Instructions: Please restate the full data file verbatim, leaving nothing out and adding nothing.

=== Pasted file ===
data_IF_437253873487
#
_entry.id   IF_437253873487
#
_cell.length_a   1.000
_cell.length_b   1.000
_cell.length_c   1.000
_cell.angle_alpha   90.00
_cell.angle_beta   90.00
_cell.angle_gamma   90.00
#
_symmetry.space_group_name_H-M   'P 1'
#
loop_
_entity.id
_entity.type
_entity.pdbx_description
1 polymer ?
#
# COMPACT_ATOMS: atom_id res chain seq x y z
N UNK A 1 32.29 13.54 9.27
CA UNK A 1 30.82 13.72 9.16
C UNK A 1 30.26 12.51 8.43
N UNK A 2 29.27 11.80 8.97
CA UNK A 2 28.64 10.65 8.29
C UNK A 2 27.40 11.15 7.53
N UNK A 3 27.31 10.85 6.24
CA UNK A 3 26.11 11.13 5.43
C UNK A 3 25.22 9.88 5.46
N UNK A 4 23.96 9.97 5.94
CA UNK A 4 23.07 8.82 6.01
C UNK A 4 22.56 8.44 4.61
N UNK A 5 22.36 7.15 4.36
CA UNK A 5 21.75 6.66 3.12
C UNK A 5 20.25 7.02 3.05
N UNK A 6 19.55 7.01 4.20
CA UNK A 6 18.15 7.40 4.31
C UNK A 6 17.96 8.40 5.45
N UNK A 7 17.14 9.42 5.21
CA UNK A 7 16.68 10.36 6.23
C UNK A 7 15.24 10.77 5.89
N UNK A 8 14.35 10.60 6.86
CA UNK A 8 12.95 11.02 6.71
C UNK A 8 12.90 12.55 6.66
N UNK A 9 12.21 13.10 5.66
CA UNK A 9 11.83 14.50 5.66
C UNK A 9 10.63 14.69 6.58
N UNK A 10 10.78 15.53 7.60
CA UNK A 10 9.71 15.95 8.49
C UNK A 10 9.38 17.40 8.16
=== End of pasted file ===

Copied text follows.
data_IF_437253873487
#
_entry.id   IF_437253873487
#
_cell.length_a   1.000
_cell.length_b   1.000
_cell.length_c   1.000
_cell.angle_alpha   90.00
_cell.angle_beta   90.00
_cell.angle_gamma   90.00
#
_symmetry.space_group_name_H-M   'P 1'
#
loop_
_entity.id
_entity.type
_entity.pdbx_description
1 polymer ?
#
# COMPACT_ATOMS: atom_id res chain seq x y z
N UNK A 1 32.29 13.54 9.27
CA UNK A 1 30.82 13.72 9.16
C UNK A 1 30.26 12.51 8.43
N UNK A 2 29.27 11.80 8.97
CA UNK A 2 28.64 10.65 8.29
C UNK A 2 27.40 11.15 7.53
N UNK A 3 27.31 10.85 6.24
CA UNK A 3 26.11 11.13 5.43
C UNK A 3 25.22 9.88 5.46
N UNK A 4 23.96 9.97 5.94
CA UNK A 4 23.07 8.82 6.01
C UNK A 4 22.56 8.44 4.61
N UNK A 5 22.36 7.15 4.36
CA UNK A 5 21.75 6.66 3.12
C UNK A 5 20.25 7.02 3.05
N UNK A 6 19.55 7.01 4.20
CA UNK A 6 18.15 7.40 4.31
C UNK A 6 17.96 8.40 5.45
N UNK A 7 17.14 9.42 5.21
CA UNK A 7 16.68 10.36 6.23
C UNK A 7 15.24 10.77 5.89
N UNK A 8 14.35 10.60 6.86
CA UNK A 8 12.95 11.02 6.71
C UNK A 8 12.90 12.55 6.66
N UNK A 9 12.21 13.10 5.66
CA UNK A 9 11.83 14.50 5.66
C UNK A 9 10.63 14.69 6.58
N UNK A 10 10.78 15.53 7.60
CA UNK A 10 9.71 15.95 8.49
C UNK A 10 9.38 17.40 8.16